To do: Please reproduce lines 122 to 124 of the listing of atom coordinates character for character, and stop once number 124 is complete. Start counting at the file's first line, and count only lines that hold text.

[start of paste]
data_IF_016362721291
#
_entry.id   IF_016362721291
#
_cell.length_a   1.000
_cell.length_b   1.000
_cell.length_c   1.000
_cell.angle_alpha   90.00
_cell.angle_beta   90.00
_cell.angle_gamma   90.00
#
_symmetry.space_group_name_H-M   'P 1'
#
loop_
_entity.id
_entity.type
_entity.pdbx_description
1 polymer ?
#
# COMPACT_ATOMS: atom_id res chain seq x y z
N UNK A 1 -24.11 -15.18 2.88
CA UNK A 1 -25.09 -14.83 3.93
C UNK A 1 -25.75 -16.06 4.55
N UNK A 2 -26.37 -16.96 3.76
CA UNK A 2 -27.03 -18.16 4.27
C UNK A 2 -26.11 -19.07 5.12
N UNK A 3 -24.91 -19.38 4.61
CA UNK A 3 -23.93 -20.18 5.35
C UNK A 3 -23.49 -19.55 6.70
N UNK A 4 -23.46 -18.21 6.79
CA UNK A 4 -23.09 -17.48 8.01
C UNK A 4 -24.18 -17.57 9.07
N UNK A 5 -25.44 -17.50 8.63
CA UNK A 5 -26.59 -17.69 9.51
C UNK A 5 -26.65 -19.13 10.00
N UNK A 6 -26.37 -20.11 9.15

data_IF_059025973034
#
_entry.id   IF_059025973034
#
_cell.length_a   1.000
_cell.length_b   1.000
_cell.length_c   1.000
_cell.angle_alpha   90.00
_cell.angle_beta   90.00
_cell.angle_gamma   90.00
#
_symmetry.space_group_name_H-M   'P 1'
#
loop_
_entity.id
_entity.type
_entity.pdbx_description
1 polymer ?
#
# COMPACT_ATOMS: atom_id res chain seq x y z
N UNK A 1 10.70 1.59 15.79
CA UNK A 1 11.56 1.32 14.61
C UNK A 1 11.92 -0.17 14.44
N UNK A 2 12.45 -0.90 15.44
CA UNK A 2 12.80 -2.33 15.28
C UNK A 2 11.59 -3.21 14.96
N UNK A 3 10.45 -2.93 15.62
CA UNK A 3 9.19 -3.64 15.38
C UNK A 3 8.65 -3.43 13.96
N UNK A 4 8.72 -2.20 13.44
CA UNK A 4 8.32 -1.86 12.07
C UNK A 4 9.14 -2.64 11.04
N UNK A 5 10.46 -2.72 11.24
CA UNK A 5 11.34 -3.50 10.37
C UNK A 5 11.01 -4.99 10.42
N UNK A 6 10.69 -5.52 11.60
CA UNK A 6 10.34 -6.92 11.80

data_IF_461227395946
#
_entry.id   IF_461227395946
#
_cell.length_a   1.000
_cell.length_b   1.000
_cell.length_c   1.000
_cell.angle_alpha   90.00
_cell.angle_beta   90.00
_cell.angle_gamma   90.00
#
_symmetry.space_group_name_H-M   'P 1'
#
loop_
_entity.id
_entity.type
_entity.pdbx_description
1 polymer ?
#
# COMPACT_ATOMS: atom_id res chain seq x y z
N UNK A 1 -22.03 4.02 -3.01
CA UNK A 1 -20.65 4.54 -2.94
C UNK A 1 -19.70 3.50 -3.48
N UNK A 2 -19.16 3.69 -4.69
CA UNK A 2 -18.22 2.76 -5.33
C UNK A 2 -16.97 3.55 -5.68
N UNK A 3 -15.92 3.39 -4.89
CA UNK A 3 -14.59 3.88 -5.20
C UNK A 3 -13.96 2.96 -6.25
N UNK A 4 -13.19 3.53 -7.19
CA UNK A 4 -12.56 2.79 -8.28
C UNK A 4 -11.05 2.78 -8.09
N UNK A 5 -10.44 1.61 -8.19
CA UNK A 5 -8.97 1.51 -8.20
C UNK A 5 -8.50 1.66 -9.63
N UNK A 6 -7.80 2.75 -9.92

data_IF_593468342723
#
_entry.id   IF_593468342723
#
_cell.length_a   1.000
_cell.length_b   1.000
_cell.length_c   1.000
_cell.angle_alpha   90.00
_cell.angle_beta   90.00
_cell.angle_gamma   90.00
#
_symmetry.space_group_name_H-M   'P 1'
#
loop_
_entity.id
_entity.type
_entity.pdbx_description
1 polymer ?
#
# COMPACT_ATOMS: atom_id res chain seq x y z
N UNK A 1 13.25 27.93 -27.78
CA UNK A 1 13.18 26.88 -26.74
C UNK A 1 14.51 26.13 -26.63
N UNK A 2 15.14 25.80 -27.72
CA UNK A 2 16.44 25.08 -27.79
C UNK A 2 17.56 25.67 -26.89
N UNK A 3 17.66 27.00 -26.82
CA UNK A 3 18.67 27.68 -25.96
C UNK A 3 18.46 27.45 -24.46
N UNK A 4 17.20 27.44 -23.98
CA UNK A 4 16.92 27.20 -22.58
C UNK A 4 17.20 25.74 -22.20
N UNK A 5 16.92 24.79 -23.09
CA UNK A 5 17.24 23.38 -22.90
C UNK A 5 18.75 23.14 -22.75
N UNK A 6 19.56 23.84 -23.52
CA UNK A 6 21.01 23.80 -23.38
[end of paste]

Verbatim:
#
loop_
_entity.id